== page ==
Ransomware was a growing area of attack in 2020, with a 300% increase by April, according to the FBI, and a seven-fold rise in attacks by mid-year. Ransomware attacks are on track to continue being a leading threat in 2021.

One of the drivers is that more companies are purchasing ransomware insurance. This fact has not escaped cybercriminals’ attention. Because companies have insurance, they will pay off the ransoms to have their data decrypted quickly rather than try to fight it. As a result, the criminals receive a quick win.

Preventing ransomware attacks is accomplished with a back-to-basics approach that includes stronger security hygiene. This includes tactics like timely patching, enforced least-privilege access policies and regular backups with safe storage.


Threat #4: New email phishing scams

2020 continued the trend of increasing the volume and complexity of email phishing attacks. Cybercriminals use phishing to distribute malware, steal credentials and scam users out of money. Studies found that users were three times more likely to click on a phishing link and give away their credentials at the start of the pandemic. A survey conducted mid-2020 reported that 38% of respondents said a coworker fell victim to a phishing attack within the last year.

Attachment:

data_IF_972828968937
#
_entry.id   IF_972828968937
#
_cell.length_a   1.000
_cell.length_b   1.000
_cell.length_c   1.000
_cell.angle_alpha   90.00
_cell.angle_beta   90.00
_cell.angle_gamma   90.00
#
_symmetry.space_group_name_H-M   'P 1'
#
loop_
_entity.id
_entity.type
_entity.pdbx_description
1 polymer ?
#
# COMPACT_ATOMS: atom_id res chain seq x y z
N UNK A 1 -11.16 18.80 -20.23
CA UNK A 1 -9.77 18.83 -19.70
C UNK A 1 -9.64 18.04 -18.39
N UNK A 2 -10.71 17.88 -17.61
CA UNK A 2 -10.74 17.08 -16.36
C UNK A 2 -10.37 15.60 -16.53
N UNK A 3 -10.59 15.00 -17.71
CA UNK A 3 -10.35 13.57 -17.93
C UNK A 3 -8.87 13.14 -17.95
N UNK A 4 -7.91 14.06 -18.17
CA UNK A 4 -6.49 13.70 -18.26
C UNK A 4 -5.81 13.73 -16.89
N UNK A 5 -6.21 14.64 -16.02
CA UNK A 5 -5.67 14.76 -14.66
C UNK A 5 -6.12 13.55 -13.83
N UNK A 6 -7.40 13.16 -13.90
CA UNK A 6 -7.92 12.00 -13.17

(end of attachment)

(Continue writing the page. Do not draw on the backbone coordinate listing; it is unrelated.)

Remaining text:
While 2020 did not introduce a fundamental change to phishing, cyber threat actors did adjust tactics to leverage different keywords throughout the year, as people gained interest in new topics. Keywords such as “pandemic” and “COVID” became popular in the earlier parts of the year, and as “vaccines” and “stimulus checks” became relief options, attackers added these emotionally-charged keywords to their phishing vocabulary.

There is no single solution to prevent malicious email from coming through, but combinations of well-tuned tools and well-educated staff will reduce your chances of falling victim to phishing emails:

  • Implement the technical security controls built into your email platforms.
  • Add an “external” banner to emails coming from outside your organization.
  • Apply email analytics tools that can detect emails coming from untrusted sources, or from newly created “burner” email accounts and domains.
  • Establish a robust security awareness program for employees, so they can serve as a last line of defense against phishing attacks.
  • Consider implementing mock phishing tests against your own organization, so employees know what to do when they receive something that looks phish-y.


What is your cybersecurity risk score?

Understanding the maturity of your organization’s cybersecurity program is critical — so you can make informed decisions to defend against threat actors and their tactics, techniques, and procedures (TTPs). This Cybersecurity Risk Self-Assessment is a suitable place to start. By answering these simple questions about your cybersecurity technology, processes and people, you will receive a cybersecurity risk score against our benchmark and discover common security gaps in your environment that you may not be aware of.


Discover your cybersecurity risk score